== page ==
The cyber liability insurance market has soared over the last few years, as a rise in high-cost attacks have driven more companies to offset the potential cost to their organizations. Yet, insurers have adjusted their prices accordingly, with the cost of insurance premiums rising alongside the cost of ransomware attacks. Insurers rightly do not want to lose money and are doing their due diligence to investigate an organization’s cyber posture before insuring them.
The cost of your company’s cyber insurance is going to be based on a couple of factors:
- Business Size: While businesses of all sizes are vulnerable to attack, small businesses are often less organized and, as a result, have less structured cybersecurity controls. On the other hand, larger businesses have more human risk for phishing. Larger businesses are also likely to have more remote access, more extensive networks, and more assets to be stolen.
- Type of Data: Risk will also depend on the data your organization is storing. If you’re storing a lot of highlight sensitive personal information (PII), you have more at risk.
- Industry: Some industries are viewed as more vulnerable to attack than others. For instance, organizations in the healthcare industry have seen higher limits on ransomware payouts and reduced coverage available.
Once the insurer has assessed the risks, they will also evaluate the measures you’re taking to protect your organization from cyberattacks. Of course, both the insurer and insured should know there is no such thing as a guarantee against attack, but if the organization applying for a policy is taking precautions that protects themselves, they’re much more likely to be accepted and much more likely to pay lower premiums.
How to Reduce the Cost of Cyber Liability Insurance:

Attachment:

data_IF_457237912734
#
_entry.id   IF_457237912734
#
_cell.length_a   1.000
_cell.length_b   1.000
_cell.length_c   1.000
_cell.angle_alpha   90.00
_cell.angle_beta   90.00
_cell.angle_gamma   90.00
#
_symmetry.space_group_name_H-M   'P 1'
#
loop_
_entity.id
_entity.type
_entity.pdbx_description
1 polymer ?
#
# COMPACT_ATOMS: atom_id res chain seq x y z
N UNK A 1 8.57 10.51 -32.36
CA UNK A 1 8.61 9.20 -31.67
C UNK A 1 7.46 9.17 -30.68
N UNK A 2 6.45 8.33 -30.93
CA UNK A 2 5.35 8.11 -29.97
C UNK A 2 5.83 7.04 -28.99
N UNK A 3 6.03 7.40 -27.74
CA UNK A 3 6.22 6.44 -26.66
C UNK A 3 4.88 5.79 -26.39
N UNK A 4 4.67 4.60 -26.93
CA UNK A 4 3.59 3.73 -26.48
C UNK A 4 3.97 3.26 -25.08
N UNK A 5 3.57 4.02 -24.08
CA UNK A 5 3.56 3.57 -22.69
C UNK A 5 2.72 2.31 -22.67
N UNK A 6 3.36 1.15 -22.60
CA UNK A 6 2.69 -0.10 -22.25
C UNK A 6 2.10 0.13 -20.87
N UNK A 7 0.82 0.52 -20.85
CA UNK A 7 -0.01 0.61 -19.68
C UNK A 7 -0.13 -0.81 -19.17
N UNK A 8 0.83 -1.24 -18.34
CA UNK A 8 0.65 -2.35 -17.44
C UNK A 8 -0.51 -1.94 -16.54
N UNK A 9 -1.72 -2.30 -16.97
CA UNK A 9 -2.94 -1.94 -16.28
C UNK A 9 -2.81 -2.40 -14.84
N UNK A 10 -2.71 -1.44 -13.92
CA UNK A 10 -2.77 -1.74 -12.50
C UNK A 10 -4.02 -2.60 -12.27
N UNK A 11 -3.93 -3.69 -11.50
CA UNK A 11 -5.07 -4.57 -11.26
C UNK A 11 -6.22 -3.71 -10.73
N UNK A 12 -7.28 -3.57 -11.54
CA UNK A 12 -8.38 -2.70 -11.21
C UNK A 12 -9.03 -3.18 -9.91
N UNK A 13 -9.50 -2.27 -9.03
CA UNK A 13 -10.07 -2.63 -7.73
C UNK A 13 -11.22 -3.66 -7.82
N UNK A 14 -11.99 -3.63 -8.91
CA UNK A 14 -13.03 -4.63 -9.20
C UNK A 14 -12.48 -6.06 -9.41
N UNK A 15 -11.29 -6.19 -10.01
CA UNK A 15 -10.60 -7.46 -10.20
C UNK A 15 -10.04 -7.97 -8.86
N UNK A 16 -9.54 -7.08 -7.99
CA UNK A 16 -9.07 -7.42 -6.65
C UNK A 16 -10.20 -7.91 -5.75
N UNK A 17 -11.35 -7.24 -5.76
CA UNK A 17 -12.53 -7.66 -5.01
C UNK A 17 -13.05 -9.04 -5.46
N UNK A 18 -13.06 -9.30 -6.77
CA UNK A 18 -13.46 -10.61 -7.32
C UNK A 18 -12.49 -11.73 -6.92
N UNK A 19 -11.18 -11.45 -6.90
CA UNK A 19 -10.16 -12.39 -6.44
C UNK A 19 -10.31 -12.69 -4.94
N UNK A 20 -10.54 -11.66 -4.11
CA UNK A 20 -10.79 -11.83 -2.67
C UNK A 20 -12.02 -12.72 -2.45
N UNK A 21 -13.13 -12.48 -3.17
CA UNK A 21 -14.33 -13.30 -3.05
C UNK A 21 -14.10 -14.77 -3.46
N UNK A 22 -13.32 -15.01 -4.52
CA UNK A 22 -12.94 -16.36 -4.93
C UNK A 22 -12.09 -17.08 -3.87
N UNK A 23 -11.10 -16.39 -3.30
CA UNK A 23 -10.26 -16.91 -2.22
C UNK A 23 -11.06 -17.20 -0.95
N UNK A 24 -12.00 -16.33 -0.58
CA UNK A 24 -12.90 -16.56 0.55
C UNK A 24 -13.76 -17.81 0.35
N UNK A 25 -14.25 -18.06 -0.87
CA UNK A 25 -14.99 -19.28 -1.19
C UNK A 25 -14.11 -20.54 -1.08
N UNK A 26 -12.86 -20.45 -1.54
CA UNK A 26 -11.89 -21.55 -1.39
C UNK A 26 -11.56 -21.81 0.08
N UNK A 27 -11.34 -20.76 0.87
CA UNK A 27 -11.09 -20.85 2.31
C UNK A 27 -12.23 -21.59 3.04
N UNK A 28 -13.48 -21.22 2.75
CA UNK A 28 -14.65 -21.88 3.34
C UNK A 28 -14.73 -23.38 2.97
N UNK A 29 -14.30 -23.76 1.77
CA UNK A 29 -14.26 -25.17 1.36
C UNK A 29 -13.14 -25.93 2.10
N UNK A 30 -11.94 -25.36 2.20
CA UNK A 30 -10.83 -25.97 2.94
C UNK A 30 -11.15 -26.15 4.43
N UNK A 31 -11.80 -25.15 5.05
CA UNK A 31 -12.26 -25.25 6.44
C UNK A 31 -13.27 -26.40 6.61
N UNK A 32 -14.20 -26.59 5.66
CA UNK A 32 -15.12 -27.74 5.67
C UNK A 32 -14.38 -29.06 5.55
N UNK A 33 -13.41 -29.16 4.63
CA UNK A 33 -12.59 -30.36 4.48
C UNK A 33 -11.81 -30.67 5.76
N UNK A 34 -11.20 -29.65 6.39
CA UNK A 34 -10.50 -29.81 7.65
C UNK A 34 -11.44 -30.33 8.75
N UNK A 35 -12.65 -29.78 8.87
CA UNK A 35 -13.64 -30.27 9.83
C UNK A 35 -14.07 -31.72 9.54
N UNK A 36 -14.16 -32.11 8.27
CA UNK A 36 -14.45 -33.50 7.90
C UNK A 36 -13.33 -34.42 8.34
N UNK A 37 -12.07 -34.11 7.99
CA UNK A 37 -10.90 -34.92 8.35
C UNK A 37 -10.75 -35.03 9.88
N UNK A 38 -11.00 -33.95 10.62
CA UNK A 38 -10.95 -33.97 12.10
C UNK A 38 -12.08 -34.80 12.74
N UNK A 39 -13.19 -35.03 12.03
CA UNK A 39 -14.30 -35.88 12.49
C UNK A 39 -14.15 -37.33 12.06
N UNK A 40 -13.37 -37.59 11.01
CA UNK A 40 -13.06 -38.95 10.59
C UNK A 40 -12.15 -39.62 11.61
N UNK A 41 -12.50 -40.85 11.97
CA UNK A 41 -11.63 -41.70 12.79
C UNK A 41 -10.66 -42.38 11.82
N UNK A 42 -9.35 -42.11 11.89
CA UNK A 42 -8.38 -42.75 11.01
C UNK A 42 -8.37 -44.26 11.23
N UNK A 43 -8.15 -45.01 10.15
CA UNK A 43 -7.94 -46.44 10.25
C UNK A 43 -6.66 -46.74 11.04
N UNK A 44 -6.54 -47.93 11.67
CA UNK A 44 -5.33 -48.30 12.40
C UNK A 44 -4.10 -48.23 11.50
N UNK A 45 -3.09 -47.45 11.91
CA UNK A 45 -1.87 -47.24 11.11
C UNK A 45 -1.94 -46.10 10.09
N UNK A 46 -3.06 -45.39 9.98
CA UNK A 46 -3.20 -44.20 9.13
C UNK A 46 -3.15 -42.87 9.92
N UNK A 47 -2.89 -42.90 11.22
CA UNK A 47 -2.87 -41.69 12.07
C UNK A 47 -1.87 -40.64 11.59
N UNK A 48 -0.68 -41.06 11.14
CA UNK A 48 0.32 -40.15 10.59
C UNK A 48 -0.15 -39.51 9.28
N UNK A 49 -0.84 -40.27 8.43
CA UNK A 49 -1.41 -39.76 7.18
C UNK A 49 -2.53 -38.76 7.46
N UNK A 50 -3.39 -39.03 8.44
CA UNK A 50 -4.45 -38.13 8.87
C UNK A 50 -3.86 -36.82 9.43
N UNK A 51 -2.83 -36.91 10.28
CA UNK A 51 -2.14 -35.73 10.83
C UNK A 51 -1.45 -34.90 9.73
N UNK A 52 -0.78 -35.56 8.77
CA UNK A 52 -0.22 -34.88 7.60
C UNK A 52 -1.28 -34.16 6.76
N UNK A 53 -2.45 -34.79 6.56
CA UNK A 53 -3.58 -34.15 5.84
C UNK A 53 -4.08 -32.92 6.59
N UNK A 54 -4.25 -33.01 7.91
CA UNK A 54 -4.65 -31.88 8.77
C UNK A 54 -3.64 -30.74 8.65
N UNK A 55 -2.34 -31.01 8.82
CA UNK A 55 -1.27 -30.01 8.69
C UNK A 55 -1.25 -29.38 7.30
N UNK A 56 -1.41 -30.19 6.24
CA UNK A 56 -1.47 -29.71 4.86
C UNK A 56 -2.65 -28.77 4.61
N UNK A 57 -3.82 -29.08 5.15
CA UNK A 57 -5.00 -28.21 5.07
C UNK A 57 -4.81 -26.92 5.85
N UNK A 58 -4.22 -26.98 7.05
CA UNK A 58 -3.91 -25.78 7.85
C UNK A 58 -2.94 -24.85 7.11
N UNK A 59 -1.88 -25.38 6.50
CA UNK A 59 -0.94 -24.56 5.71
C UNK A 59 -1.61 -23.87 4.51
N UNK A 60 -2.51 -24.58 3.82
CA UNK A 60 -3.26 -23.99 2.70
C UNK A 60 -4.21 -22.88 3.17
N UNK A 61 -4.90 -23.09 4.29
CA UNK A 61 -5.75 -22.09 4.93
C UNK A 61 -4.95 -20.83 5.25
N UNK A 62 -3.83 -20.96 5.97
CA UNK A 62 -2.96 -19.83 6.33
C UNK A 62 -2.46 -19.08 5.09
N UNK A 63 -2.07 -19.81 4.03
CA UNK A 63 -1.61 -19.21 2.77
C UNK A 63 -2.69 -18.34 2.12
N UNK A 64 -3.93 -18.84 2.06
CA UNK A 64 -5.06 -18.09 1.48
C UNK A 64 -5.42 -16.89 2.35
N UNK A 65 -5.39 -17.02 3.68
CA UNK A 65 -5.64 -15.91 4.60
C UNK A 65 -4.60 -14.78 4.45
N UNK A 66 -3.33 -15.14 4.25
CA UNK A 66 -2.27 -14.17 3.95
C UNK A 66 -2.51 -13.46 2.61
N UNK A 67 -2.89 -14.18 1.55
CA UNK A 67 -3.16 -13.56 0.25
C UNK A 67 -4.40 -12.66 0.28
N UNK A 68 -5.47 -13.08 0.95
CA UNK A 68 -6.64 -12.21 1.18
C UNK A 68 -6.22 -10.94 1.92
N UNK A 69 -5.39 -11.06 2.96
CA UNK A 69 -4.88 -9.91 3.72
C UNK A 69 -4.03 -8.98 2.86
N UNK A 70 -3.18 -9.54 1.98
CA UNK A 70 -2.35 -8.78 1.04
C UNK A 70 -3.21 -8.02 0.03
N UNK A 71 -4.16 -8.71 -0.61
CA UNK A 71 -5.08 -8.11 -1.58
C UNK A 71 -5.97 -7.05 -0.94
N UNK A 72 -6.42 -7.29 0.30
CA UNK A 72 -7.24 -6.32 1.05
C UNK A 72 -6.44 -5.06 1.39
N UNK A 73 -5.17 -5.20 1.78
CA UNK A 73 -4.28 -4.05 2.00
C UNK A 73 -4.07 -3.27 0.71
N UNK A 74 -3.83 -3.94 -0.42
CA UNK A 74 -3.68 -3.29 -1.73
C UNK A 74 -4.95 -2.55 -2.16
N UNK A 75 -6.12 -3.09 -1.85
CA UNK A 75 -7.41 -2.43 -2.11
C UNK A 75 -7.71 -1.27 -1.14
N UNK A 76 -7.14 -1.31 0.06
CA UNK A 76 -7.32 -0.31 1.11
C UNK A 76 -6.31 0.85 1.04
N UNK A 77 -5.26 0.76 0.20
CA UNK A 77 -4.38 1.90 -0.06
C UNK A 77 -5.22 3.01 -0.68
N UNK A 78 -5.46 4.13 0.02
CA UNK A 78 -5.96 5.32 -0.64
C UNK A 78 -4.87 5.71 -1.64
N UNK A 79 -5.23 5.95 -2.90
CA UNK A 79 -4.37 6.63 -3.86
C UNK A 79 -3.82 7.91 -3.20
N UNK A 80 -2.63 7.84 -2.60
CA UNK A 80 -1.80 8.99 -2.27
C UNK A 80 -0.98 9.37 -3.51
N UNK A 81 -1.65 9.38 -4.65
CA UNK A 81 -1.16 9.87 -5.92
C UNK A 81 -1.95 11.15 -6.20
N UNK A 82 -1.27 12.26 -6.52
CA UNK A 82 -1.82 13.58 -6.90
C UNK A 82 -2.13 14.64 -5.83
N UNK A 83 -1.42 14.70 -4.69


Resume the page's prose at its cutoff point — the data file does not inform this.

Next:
Establish a Risk-Aware Culture
Begin by accepting that every single employee is a risk. Invest resources and time towards educating your employees about cyber risks and the measures they can take to protect themselves and the company.
Have a Robust Incident Response Plan
Putting an incident response plan (IR plan) in place is necessary for cybersecurity coverage. It’s unlikely that you will find a provider that will cover your organization if you don’t have a plan.
An incident response plan is essentially a playbook that you lean on when you suspect your organization’s network has been compromised. In the event of a data breach, response time is crucial. People need to know how to respond, how to contact and who needs to be notified when an incident occurs.
The main goal here is to minimize damage and get back to business as soon as possible.
Minimize Your Volume of Personally Identifiable Information (PII)
Personally Identifiable Information (PII) includes private consumer data like social security numbers, phone numbers, name, email address, etc. If your organization experiences a data breach and this information is stolen, your company could experience a litany of negative consequences ranging from a fine to a customer lawsuit. Cyber insurance companies understand that PII poses a financial risk to them— the more PII that’s taken during a data breach, the higher the cost to recover the network and recoup any damages.